Black and south Asian people benefiting less from interventions to reduce blood pressure, says study

November 10, 2008

People from black and south Asian communities in the UK are not benefiting as much as white people from doctors' interventions to reduce their blood pressure, according to a new study published today in the journal Annals of Family Medicine.

The study looked at the treatment of over 8,800 people with high blood pressure, visiting 16 family doctor practices across Wandsworth in southwest London in 2005. It was carried out by researchers from Imperial College London and Wandsworth Primary Care Trust.

The study found that in spite of considerable efforts to improve the treatment of high blood pressure in the UK, including new performance-related pay measures for doctors, differences in management between white, black and south Asian patients have persisted.

It is known that black populations in the UK are more likely to suffer from high blood pressure than other groups. Managing patients with high blood pressure is important because they are at a high risk of developing a range of health problems including heart attacks, strokes and diabetes.

In the new study, black patients previously diagnosed with high blood pressure were significantly less likely to achieve an established target for their blood pressure than white or south Asian patients.

White patients who had high blood pressure and also two or more cardiovascular problems showed significantly improved blood pressure control, but the same improvement was not seen in black or south Asian patients. This finding is of particular concern because these patients are likely to have the greatest health risk, say the researchers.

South Asian patients with poorly controlled high blood pressure were prescribed fewer blood pressure lowering medications than their black or white peers.

Dr Christopher Millett, the lead author of the study from the Division of Epidemiology, Public Health & Primary Care at Imperial College London, said: "It is worrying that differences in blood pressure control between ethnic groups have persisted, particularly in high risk patients, in spite of doctors focusing a lot of effort on this area of patients' health.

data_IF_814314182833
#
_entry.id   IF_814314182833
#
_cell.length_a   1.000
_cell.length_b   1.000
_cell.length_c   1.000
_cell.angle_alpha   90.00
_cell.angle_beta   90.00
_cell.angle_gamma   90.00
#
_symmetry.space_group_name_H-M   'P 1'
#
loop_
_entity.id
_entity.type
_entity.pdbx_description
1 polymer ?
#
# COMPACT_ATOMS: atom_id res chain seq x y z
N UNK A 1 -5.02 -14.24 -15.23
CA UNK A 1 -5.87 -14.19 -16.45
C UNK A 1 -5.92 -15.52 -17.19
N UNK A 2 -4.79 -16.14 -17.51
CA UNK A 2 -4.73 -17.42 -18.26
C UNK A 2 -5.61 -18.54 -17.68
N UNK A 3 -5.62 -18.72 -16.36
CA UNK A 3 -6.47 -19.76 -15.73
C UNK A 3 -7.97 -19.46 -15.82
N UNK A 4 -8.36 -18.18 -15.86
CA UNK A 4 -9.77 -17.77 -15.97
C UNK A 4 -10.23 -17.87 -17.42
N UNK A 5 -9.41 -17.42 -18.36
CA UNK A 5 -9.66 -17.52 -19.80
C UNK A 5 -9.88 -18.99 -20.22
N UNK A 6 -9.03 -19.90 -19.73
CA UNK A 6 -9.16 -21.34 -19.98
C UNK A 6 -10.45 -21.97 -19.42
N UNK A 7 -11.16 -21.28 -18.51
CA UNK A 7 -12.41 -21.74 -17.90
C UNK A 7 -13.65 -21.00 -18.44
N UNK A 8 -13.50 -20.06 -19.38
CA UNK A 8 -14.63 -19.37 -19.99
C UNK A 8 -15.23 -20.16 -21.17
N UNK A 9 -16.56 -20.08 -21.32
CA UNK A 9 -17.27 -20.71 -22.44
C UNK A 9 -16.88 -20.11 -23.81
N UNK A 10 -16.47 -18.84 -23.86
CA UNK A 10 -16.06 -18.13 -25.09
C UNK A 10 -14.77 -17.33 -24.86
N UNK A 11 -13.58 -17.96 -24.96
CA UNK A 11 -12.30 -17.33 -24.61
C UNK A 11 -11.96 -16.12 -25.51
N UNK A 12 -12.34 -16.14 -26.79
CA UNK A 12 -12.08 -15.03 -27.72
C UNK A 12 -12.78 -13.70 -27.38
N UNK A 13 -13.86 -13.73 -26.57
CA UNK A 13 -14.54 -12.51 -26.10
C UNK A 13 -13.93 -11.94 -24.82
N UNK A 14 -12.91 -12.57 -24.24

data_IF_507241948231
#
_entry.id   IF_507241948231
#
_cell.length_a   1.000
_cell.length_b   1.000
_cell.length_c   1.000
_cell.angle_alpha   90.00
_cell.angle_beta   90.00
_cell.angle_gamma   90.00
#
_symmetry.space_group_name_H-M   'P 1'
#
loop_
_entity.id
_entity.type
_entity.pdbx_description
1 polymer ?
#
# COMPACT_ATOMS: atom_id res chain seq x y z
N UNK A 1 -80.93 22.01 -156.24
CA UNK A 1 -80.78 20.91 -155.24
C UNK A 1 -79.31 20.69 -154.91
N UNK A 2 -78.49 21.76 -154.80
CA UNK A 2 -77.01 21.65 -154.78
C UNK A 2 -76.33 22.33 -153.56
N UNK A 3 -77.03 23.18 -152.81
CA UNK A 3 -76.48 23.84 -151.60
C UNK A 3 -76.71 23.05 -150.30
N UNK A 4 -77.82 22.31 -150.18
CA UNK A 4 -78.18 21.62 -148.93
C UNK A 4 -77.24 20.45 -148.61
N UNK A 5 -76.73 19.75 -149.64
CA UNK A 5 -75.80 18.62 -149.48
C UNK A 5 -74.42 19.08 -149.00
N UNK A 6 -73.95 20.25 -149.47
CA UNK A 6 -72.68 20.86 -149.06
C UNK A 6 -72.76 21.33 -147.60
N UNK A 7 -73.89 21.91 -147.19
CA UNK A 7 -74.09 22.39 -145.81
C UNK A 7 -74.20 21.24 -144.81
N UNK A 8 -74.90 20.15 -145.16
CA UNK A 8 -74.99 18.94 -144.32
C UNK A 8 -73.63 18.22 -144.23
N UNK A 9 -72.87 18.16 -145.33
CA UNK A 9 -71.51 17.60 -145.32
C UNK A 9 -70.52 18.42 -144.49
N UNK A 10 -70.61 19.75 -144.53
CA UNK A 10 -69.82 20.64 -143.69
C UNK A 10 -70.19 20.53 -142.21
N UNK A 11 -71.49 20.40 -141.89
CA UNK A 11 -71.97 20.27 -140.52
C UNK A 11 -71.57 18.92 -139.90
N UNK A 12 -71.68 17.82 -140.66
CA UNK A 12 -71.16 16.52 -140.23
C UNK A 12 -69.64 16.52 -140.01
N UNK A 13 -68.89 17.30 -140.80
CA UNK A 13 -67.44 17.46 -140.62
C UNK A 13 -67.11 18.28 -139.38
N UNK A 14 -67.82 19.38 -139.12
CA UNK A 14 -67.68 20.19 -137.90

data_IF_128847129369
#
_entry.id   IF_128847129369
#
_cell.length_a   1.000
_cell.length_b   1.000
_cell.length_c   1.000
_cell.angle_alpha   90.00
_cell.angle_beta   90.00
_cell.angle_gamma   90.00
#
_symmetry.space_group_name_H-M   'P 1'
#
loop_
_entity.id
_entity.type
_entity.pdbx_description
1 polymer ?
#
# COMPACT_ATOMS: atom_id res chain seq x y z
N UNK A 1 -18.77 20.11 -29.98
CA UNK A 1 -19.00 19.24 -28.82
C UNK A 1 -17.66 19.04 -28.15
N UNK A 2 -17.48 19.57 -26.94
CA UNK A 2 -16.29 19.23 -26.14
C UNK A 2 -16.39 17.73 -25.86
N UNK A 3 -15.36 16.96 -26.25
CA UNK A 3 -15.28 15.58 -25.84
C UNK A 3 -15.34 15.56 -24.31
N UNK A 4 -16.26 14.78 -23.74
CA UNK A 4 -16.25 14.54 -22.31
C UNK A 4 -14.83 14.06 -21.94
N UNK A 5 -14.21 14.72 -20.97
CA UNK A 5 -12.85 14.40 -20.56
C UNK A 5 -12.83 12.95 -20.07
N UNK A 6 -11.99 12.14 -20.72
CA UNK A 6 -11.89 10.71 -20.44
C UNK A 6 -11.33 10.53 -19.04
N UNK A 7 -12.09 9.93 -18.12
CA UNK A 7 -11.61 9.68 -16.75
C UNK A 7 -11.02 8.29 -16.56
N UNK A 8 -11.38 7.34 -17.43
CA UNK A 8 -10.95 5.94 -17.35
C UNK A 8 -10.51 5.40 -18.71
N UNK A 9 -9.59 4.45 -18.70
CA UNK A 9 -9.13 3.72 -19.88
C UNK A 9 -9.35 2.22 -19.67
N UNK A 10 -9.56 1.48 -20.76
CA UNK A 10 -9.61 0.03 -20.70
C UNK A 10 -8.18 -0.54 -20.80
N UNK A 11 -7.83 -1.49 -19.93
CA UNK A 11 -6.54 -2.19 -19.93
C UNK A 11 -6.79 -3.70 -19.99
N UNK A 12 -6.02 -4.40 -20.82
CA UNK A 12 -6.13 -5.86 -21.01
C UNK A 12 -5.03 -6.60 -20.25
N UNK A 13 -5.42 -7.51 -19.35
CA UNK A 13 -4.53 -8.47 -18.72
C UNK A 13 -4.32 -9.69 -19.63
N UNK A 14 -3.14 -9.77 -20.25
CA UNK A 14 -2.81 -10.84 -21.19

"There are a number of potential reasons for the differences in blood pressure control found between white, black and south Asian groups. These include differences in how doctors treat these patients, differences in patient adherence to therapy, and biological differences in the response to antihypertensive therapy. However, further research is required to better understand the reasons for these differences," added Dr Millett.

These findings highlight the importance of ensuring that hypertension is closely monitored and appropriately treated in black and south Asian patients, especially in those with existing cardiovascular conditions, say the researchers.

Source: Imperial College London

Explore further: Medical monitor with eyes and ears

Related Stories

Medical monitor with eyes and ears

February 1, 2016

In intensive care Units (ICU), every second counts. In emergencies, doctors and nurses need to make the right decisions quickly. Fraunhofer researchers have developed a smart "proxemic monitor" which has optimized the processes ...

Physicist develops new diagnostic tools for cancer

January 29, 2016

Cancer diagnosis has come a long way, with noninvasive diagnostic imaging largely replacing exploratory surgery. At UWM, physicist Sarah Patch is working on the next generation of diagnostic tools: thermoacoustic imaging.

Two-for-one bacterial virulence factor revealed

January 15, 2016

We've all seen the headlines. "Man found to be shedding virulent strain of polio"; "Virulent flu strain in Europe hits the economy"; "Most virulent strain of E. coli ever seen contains DNA sequences from plague bacteria."

New technology puts health care in palm of your hand

January 7, 2016

Managing your health care is moving increasingly to the palm of your hand—with new smartphone-enabled technology and wearable sensors that examine, diagnose and even treat many conditions and ailments.

When poverty becomes disease

January 7, 2016

Talmadge King Jr., MD, dean of the UCSF School of Medicine, tells the story of an ER physician who had lost a document and was searching frantically for it in the garbage bins behind Zuckerberg San Francisco General Hospital ...

Shedding light on oxygen, radiation and cancer treatment

December 4, 2015

The underlying principle of radiotherapy is using shaped beams of high energy light or particles to induce cell death in tumour cells, whilst sparing healthy cells. Radiotherapy can be incredibly effective, and is increasingly ...

Recommended for you

How the finch changes its tune

August 3, 2015

Like top musicians, songbirds train from a young age to weed out errors and trim variability from their songs, ultimately becoming consistent and reliable performers. But as with human musicians, even the best are not machines. ...

Machine Translates Thoughts into Speech in Real Time

December 21, 2009

(PhysOrg.com) -- By implanting an electrode into the brain of a person with locked-in syndrome, scientists have demonstrated how to wirelessly transmit neural signals to a speech synthesizer. The "thought-to-speech" process ...

0 comments

Please sign in to add a comment. Registration is free, and takes less than a minute. Read more

Click here to reset your password.
Sign in to get notified via email when new comments are made.